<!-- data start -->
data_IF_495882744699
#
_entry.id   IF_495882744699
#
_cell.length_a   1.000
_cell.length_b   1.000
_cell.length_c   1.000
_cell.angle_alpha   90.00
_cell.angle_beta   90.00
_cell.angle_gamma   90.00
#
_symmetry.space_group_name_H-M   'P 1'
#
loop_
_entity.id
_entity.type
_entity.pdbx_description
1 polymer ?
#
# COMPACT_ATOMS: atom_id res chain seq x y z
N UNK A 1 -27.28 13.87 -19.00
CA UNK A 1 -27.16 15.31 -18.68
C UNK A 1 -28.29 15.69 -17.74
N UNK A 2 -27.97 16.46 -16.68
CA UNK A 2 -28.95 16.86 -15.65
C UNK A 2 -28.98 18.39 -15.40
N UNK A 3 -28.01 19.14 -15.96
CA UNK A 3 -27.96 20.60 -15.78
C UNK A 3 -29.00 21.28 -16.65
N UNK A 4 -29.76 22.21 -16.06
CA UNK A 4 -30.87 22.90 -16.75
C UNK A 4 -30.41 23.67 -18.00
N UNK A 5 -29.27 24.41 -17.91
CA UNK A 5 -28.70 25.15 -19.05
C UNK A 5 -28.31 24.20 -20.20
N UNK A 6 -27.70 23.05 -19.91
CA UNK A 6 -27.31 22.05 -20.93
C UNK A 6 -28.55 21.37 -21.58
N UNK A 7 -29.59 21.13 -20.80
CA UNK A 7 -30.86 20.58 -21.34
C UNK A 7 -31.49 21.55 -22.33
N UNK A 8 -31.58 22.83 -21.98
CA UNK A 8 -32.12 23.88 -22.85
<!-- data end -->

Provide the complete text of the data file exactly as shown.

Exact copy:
data_IF_495882744699
#
_entry.id   IF_495882744699
#
_cell.length_a   1.000
_cell.length_b   1.000
_cell.length_c   1.000
_cell.angle_alpha   90.00
_cell.angle_beta   90.00
_cell.angle_gamma   90.00
#
_symmetry.space_group_name_H-M   'P 1'
#
loop_
_entity.id
_entity.type
_entity.pdbx_description
1 polymer ?
#
# COMPACT_ATOMS: atom_id res chain seq x y z
N UNK A 1 -27.28 13.87 -19.00
CA UNK A 1 -27.16 15.31 -18.68
C UNK A 1 -28.29 15.69 -17.74
N UNK A 2 -27.97 16.46 -16.68
CA UNK A 2 -28.95 16.86 -15.65
C UNK A 2 -28.98 18.39 -15.40
N UNK A 3 -28.01 19.14 -15.96
CA UNK A 3 -27.96 20.60 -15.78
C UNK A 3 -29.00 21.28 -16.65
N UNK A 4 -29.76 22.21 -16.06
CA UNK A 4 -30.87 22.90 -16.75
C UNK A 4 -30.41 23.67 -18.00
N UNK A 5 -29.27 24.41 -17.91
CA UNK A 5 -28.70 25.15 -19.05
C UNK A 5 -28.31 24.20 -20.20
N UNK A 6 -27.70 23.05 -19.91
CA UNK A 6 -27.31 22.05 -20.93
C UNK A 6 -28.55 21.37 -21.58
N UNK A 7 -29.59 21.13 -20.80
CA UNK A 7 -30.86 20.58 -21.34
C UNK A 7 -31.49 21.55 -22.33
N UNK A 8 -31.58 22.83 -21.98
CA UNK A 8 -32.12 23.88 -22.85